By Jennifer Heebner, Editor in Chief
Fresh data from Mastercard SpendingPulse shows that while overall U.S. holiday sales (excluding automotive) increased 7.6% from Nov. 1–Dec. 24, jewelry sales dropped 5.4%. These figures contrast sharply with the same period in 2021 when jewelry sales skyrocketed 32% over 2020. The competition largely came from in-person dining, reinforcing speculation that post-Covid spending patterns have shifted.
“Retailers discounted heavily but consumers diversified their holiday spending to accommodate rising prices and an appetite for experiences and festive gatherings post-pandemic,” explains Steve Sadove, senior advisor for Mastercard and former CEO and chairman of Saks Incorporated.
Mastercard SpendingPulse measures in-store and online retail sales across all forms of payment and is not adjusted for inflation.
More insights reveal that online sales spiked 10.6%, and e-commerce accounted for 21.6% of total retail sales, an indicator that consumers continue to prioritize convenience. Availability of discounts was another driver, as data showed that Black Friday served as the top day for spending—up 12% over 2021—during the entire holiday period. Restaurants were the biggest category winner with a 15.1% increase, while apparel saw 4.4% gains. Electronics experienced a 5.3% drop.
“Inflation altered the way U.S. consumers approached their holiday shopping—from hunting for the best deals to making trade-offs that stretched gift-giving budgets,” observes Michelle Meyer, North America chief economist, Mastercard Economics Institute.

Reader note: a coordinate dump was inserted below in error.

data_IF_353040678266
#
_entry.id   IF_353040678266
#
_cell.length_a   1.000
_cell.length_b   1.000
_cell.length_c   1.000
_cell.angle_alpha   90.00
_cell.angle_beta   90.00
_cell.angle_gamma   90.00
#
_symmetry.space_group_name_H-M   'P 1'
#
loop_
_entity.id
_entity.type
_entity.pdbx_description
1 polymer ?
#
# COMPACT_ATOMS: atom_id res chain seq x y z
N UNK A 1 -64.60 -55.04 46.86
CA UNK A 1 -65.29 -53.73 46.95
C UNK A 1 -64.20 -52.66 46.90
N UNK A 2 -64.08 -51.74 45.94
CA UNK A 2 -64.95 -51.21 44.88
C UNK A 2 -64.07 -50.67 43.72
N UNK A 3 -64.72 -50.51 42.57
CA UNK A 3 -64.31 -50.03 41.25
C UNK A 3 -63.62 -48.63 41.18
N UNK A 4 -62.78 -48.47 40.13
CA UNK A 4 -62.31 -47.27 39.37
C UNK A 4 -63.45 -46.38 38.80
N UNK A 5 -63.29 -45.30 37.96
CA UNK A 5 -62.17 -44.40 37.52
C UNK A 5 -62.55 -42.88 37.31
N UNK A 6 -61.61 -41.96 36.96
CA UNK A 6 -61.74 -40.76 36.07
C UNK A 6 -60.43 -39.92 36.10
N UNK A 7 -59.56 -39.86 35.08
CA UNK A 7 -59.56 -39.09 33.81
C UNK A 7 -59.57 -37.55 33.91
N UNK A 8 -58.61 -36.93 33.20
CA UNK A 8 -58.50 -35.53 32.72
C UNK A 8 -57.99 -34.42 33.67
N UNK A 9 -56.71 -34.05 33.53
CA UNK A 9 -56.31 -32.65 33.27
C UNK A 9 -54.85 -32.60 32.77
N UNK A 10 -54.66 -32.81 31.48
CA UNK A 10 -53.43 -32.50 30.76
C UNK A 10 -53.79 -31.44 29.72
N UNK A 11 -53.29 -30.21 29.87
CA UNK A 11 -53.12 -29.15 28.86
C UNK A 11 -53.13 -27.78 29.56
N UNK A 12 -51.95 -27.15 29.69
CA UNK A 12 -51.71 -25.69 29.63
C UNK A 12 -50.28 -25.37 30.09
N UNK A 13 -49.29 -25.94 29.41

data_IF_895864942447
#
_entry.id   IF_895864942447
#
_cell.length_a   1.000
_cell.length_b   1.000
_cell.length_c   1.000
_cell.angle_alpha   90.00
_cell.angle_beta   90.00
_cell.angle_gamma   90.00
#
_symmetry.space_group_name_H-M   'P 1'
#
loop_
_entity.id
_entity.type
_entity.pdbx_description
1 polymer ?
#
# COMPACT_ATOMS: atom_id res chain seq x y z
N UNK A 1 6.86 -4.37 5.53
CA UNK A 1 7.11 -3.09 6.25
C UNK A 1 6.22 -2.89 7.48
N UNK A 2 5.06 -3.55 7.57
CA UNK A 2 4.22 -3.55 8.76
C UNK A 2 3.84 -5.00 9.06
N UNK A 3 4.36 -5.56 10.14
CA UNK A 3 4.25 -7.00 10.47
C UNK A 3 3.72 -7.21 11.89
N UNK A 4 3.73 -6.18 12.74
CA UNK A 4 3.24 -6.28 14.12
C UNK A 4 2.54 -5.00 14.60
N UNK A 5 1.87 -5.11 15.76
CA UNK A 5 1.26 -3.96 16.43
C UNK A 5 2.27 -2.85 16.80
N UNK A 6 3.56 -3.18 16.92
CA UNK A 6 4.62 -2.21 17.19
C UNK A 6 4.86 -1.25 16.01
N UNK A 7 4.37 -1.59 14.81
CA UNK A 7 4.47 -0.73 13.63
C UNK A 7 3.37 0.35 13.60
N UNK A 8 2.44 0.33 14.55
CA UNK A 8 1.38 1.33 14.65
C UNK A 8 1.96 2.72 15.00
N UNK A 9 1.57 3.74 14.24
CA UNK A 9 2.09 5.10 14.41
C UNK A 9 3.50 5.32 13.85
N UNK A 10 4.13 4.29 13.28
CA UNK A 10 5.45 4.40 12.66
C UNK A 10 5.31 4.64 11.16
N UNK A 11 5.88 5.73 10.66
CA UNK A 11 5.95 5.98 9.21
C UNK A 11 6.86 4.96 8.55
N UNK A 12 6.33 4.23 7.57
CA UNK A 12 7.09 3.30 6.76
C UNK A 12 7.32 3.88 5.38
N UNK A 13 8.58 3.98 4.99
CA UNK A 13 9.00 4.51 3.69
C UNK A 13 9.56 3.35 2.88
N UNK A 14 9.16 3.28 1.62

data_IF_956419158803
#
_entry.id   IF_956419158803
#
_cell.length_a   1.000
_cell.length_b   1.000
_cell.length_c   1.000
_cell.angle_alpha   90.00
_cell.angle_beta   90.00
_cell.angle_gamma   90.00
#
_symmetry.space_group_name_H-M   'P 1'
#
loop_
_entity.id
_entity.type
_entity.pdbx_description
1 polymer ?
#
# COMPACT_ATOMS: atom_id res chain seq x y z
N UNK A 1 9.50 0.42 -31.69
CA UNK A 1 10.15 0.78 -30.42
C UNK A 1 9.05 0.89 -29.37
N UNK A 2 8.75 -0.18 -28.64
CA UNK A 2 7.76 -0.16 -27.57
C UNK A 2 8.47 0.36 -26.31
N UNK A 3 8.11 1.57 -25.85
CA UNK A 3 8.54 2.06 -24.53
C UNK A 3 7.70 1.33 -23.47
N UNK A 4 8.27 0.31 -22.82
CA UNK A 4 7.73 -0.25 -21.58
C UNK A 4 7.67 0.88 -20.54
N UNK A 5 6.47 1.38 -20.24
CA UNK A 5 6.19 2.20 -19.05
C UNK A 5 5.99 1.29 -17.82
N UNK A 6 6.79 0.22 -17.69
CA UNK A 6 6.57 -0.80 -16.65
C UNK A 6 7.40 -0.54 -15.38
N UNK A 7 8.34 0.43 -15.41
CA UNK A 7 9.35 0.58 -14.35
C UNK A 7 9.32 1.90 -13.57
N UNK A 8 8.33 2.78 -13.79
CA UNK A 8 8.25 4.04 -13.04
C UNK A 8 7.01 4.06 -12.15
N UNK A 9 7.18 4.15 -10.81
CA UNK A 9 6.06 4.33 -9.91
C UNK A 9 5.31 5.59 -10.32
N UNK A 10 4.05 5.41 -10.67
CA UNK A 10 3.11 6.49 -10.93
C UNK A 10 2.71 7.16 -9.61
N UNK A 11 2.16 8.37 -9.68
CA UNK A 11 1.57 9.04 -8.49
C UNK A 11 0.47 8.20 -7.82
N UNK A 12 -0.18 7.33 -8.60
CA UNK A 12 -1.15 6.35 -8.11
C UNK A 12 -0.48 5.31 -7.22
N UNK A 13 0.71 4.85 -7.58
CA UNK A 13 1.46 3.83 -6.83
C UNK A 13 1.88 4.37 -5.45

Gem dealers weighed in midway through the holiday sales season, citing anecdotal evidence of demand for top-end goods. This week, other gem and jewelry sellers reinforced those reports, even offering insight into the contradictory sales data.
“People aren’t waiting to do one big holiday shop,” says Kimberly Collins of the eponymous gemstone company and president of the board of directors of AGTA. “Twenty years ago Christmas was everything, but now people are spending more all year long on events like birthdays and anniversaries.”
Lisa Guild and Robert Galustian of Robert Guild Jewelry in downtown Chicago, agree. “We’ve never been a big holiday store, but we are busy with custom projects all year.”
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